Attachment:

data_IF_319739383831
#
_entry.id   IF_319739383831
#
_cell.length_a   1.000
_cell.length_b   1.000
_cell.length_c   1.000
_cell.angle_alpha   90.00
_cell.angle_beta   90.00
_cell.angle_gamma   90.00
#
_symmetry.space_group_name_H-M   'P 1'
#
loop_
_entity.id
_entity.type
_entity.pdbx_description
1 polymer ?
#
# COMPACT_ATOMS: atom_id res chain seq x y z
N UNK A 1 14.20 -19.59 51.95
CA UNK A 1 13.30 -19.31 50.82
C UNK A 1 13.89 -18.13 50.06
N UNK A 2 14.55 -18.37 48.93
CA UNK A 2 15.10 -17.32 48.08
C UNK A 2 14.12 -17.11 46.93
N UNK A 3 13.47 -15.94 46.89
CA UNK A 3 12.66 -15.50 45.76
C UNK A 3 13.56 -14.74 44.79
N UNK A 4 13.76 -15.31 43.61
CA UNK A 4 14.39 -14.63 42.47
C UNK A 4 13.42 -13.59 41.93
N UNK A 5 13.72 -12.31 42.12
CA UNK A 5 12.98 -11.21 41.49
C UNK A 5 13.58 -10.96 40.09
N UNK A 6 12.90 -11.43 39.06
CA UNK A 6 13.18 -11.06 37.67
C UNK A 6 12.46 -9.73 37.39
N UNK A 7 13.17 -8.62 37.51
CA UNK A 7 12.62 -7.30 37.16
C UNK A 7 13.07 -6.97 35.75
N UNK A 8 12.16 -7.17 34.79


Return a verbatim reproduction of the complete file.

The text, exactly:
data_IF_319739383831
#
_entry.id   IF_319739383831
#
_cell.length_a   1.000
_cell.length_b   1.000
_cell.length_c   1.000
_cell.angle_alpha   90.00
_cell.angle_beta   90.00
_cell.angle_gamma   90.00
#
_symmetry.space_group_name_H-M   'P 1'
#
loop_
_entity.id
_entity.type
_entity.pdbx_description
1 polymer ?
#
# COMPACT_ATOMS: atom_id res chain seq x y z
N UNK A 1 14.20 -19.59 51.95
CA UNK A 1 13.30 -19.31 50.82
C UNK A 1 13.89 -18.13 50.06
N UNK A 2 14.55 -18.37 48.93
CA UNK A 2 15.10 -17.32 48.08
C UNK A 2 14.12 -17.11 46.93
N UNK A 3 13.47 -15.94 46.89
CA UNK A 3 12.66 -15.50 45.76
C UNK A 3 13.56 -14.74 44.79
N UNK A 4 13.76 -15.31 43.61
CA UNK A 4 14.39 -14.63 42.47
C UNK A 4 13.42 -13.59 41.93
N UNK A 5 13.72 -12.31 42.12
CA UNK A 5 12.98 -11.21 41.49
C UNK A 5 13.58 -10.96 40.09
N UNK A 6 12.90 -11.43 39.06
CA UNK A 6 13.18 -11.06 37.67
C UNK A 6 12.46 -9.73 37.39
N UNK A 7 13.17 -8.62 37.51
CA UNK A 7 12.62 -7.30 37.16
C UNK A 7 13.07 -6.97 35.75
N UNK A 8 12.16 -7.17 34.79